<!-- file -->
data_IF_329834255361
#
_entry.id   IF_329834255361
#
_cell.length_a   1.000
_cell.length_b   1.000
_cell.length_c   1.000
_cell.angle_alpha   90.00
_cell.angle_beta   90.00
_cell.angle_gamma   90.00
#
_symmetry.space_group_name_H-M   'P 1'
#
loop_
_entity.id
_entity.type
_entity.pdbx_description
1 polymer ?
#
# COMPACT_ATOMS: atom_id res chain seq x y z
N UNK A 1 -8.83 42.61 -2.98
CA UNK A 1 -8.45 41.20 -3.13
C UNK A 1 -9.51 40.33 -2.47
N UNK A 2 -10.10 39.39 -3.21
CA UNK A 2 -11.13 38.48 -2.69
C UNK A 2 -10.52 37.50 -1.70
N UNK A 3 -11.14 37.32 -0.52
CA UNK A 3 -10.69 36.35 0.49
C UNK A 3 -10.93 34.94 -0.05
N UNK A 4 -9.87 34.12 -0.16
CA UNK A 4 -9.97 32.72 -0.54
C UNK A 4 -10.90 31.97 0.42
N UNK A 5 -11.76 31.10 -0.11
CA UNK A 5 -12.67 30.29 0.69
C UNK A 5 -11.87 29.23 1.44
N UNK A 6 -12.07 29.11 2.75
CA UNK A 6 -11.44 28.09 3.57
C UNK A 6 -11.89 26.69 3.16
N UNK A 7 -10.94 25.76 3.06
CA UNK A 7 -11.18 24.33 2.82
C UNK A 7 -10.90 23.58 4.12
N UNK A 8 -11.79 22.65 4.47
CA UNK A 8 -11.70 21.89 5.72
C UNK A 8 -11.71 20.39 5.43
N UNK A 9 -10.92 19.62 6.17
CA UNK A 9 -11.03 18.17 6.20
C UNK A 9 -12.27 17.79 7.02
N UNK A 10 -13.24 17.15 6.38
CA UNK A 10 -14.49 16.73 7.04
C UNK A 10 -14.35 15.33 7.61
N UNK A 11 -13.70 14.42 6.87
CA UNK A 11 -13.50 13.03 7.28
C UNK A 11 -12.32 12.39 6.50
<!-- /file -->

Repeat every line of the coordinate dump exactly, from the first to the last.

data_IF_329834255361
#
_entry.id   IF_329834255361
#
_cell.length_a   1.000
_cell.length_b   1.000
_cell.length_c   1.000
_cell.angle_alpha   90.00
_cell.angle_beta   90.00
_cell.angle_gamma   90.00
#
_symmetry.space_group_name_H-M   'P 1'
#
loop_
_entity.id
_entity.type
_entity.pdbx_description
1 polymer ?
#
# COMPACT_ATOMS: atom_id res chain seq x y z
N UNK A 1 -8.83 42.61 -2.98
CA UNK A 1 -8.45 41.20 -3.13
C UNK A 1 -9.51 40.33 -2.47
N UNK A 2 -10.10 39.39 -3.21
CA UNK A 2 -11.13 38.48 -2.69
C UNK A 2 -10.52 37.50 -1.70
N UNK A 3 -11.14 37.32 -0.52
CA UNK A 3 -10.69 36.35 0.49
C UNK A 3 -10.93 34.94 -0.05
N UNK A 4 -9.87 34.12 -0.16
CA UNK A 4 -9.97 32.72 -0.54
C UNK A 4 -10.90 31.97 0.42
N UNK A 5 -11.76 31.10 -0.11
CA UNK A 5 -12.67 30.29 0.69
C UNK A 5 -11.87 29.23 1.44
N UNK A 6 -12.07 29.11 2.75
CA UNK A 6 -11.44 28.09 3.57
C UNK A 6 -11.89 26.69 3.16
N UNK A 7 -10.94 25.76 3.06
CA UNK A 7 -11.18 24.33 2.82
C UNK A 7 -10.90 23.58 4.12
N UNK A 8 -11.79 22.65 4.47
CA UNK A 8 -11.70 21.89 5.72
C UNK A 8 -11.71 20.39 5.43
N UNK A 9 -10.92 19.62 6.17
CA UNK A 9 -11.03 18.17 6.20
C UNK A 9 -12.27 17.79 7.02
N UNK A 10 -13.24 17.15 6.38
CA UNK A 10 -14.49 16.73 7.04
C UNK A 10 -14.35 15.33 7.61
N UNK A 11 -13.70 14.42 6.87
CA UNK A 11 -13.50 13.03 7.28
C UNK A 11 -12.32 12.39 6.50